Journal of Medical Academics

Register      Login

VOLUME 2 , ISSUE 2 ( July-December, 2019 ) > List of Articles

Original Article

Risk Factor Profile, Clinical and Vascular Territory Involved in Patients of Stroke Presenting to a Tertiary Care Hospital in India Over 1 Year

Amit Sreen, Prafull Sharma, Vivek Guleria

Keywords : Risk factors, Stroke,Brain ischemia

Citation Information : Sreen A, Sharma P, Guleria V. Risk Factor Profile, Clinical and Vascular Territory Involved in Patients of Stroke Presenting to a Tertiary Care Hospital in India Over 1 Year. Journal of Medical Academics 2019; 2 (2):54-57.

DOI: 10.5005/jp-journals-10070-0037

License: CC BY-NC 4.0

Published Online: 00-12-2019

Copyright Statement:  Copyright © 2019; Jaypee Brothers Medical Publishers (P) Ltd.


Abstract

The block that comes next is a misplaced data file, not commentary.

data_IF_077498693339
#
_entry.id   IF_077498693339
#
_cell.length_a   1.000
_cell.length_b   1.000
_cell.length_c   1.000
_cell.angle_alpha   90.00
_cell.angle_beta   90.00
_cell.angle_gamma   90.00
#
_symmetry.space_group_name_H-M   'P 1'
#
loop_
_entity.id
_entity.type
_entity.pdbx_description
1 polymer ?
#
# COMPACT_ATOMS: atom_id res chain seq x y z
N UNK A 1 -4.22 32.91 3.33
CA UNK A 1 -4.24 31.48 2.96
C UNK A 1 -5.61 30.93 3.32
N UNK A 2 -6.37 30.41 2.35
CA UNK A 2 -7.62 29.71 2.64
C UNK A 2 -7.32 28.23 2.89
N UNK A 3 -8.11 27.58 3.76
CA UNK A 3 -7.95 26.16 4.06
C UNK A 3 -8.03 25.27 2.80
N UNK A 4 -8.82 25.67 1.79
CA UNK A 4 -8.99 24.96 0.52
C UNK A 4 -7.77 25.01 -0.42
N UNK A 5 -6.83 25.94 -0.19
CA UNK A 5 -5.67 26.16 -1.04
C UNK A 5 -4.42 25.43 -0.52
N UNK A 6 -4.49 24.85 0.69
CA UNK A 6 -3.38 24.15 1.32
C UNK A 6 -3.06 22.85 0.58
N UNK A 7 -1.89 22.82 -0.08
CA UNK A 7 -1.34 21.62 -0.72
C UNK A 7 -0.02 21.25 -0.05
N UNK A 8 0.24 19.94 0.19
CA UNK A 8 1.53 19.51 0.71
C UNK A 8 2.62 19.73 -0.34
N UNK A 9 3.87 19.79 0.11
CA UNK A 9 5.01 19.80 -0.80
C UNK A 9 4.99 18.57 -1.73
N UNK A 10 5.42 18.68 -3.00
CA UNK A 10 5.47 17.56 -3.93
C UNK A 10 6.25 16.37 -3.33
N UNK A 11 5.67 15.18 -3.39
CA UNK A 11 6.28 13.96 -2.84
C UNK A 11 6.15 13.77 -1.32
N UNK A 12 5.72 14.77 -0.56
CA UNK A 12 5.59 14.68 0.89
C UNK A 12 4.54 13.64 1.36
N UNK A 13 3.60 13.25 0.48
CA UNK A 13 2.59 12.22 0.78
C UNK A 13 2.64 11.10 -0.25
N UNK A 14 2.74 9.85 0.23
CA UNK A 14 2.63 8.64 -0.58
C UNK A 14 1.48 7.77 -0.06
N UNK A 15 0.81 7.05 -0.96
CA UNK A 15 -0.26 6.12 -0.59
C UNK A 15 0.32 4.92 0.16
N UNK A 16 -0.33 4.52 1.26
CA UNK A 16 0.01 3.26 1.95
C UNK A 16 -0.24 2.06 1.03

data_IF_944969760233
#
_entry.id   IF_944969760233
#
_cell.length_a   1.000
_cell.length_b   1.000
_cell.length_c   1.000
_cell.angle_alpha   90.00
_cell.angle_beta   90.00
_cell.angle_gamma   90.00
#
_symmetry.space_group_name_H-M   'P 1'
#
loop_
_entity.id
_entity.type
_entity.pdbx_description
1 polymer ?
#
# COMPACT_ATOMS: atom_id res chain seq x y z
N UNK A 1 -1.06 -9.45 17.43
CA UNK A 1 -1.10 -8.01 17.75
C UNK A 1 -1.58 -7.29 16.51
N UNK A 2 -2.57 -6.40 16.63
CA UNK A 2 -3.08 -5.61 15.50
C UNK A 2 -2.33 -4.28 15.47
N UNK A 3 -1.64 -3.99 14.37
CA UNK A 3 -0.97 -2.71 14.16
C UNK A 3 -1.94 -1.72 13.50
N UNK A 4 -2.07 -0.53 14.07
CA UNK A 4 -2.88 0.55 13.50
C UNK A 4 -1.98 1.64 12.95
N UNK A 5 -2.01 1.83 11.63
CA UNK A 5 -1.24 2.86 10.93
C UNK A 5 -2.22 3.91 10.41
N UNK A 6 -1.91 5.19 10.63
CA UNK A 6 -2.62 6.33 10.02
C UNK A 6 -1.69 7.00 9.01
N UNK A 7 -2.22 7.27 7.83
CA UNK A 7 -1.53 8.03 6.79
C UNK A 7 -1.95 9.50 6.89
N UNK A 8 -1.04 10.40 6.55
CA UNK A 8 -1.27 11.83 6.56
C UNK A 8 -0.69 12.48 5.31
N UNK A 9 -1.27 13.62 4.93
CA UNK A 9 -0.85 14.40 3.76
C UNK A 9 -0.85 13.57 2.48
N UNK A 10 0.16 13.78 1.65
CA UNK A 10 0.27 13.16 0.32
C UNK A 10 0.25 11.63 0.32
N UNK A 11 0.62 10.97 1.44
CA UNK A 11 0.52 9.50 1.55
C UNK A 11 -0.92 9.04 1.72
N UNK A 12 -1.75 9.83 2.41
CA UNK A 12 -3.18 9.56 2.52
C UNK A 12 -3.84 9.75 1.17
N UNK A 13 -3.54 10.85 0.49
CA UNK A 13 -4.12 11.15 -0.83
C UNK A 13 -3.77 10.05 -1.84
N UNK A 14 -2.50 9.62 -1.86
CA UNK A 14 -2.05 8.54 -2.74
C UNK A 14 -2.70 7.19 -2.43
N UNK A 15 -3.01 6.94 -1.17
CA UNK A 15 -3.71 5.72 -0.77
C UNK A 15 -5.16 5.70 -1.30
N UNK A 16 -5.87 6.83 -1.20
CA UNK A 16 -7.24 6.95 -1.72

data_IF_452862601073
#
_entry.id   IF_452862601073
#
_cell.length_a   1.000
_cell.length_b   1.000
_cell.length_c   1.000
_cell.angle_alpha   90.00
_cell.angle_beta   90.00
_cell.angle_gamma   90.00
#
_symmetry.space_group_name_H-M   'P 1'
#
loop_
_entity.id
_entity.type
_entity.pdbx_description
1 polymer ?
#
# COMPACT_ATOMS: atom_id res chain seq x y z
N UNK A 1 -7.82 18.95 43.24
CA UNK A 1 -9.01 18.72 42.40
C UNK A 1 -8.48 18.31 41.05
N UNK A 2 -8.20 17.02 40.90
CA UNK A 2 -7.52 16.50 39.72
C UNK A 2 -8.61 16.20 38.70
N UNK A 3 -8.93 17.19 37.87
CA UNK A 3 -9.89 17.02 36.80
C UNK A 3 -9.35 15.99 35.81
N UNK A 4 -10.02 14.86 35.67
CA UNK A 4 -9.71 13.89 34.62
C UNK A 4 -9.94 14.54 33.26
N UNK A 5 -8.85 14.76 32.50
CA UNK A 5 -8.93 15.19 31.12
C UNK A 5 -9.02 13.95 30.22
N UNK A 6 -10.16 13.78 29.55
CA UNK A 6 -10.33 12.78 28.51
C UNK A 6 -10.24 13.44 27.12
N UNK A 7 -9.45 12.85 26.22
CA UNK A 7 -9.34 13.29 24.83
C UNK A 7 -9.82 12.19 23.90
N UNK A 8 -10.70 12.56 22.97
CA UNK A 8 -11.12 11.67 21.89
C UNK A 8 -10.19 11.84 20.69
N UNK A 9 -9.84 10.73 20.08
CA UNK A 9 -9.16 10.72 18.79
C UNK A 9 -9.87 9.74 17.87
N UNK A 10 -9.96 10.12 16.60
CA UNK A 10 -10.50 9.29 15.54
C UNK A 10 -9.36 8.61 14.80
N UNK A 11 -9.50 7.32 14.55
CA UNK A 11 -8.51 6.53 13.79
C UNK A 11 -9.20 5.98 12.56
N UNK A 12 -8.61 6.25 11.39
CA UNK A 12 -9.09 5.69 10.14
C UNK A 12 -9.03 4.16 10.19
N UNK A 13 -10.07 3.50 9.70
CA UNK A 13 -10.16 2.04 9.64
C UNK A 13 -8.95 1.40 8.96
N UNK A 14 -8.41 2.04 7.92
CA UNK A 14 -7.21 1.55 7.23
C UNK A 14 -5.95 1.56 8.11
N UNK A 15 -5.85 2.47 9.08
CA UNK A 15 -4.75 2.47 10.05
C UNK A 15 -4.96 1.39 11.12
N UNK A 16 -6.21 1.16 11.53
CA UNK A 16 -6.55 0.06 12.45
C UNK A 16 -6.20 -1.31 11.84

Introduction: Recent rapid socioeconomic changes have led to a concomitant change in people\'s lifestyle, leading to work-related stress and altered food habits which leads to enhanced atherosclerosis and strokes. Aim: To analyze the risk factor profile, clinical, and vascular territory involved in all patients of stroke presenting to tertiary care hospital over 1 year. Materials and methods: All cases of fresh stroke reporting, referred, or transferred to this hospital (within 2 weeks of ictus) who were more than 15 years of age were included. A detailed history was obtained regarding time and mode of onset of symptoms and risk factor details following clinical evaluation, patients underwent complete hemogram, blood sugar levels (fasting and post prandial), lipid profile, and other metabolic parameters. All patients were subjected to chest radiography 12-lead electrocardiography (ECG) and two-dimensional (2D) echocardiography to detect cardiac abnormalities. Neuroimaging was performed in all in the form of noncontrast computed tomography (CT) head and magnetic resonance imaging (MRI) brain, while magnetic resonance angiography (MRA) brain was carried out in selected cases. Results: Ischemic strokes were higher (77.4%) when compared with hemorrhagic strokes (22.6%). The maximum number of patients was in the age group of 51–60 years (37.15%). Males were more affected than females, both in ischemic as well as hemorrhagic stroke. The most common risk factor was hypertension (65.35%), followed by smoking (46.26%) and diabetes (21.05%). Alcohol usage was more significant in cases of hemorrhagic stroke (11.14%). More number of patients reported stroke symptoms on awakening in ischemic stroke. Anterior vascular territory was more involved (76.8%). Left hemiparesis was more common (62.05%), and aphasia was seen in 27.97% of patients. Middle cerebral artery (MCA) territory was most commonly involved (78%), and gangliocapsular region was most commonly affected (41.54%) Lacunar infarcts were seen in 22% cases. In hemorrhagic stroke, the basal ganglia was most commonly involved (56.17%), followed by thalamus (26.03%). Conclusion: Developing countries like India are facing burden of lifestyle diseases. Stroke is leading cause of death and disability in India.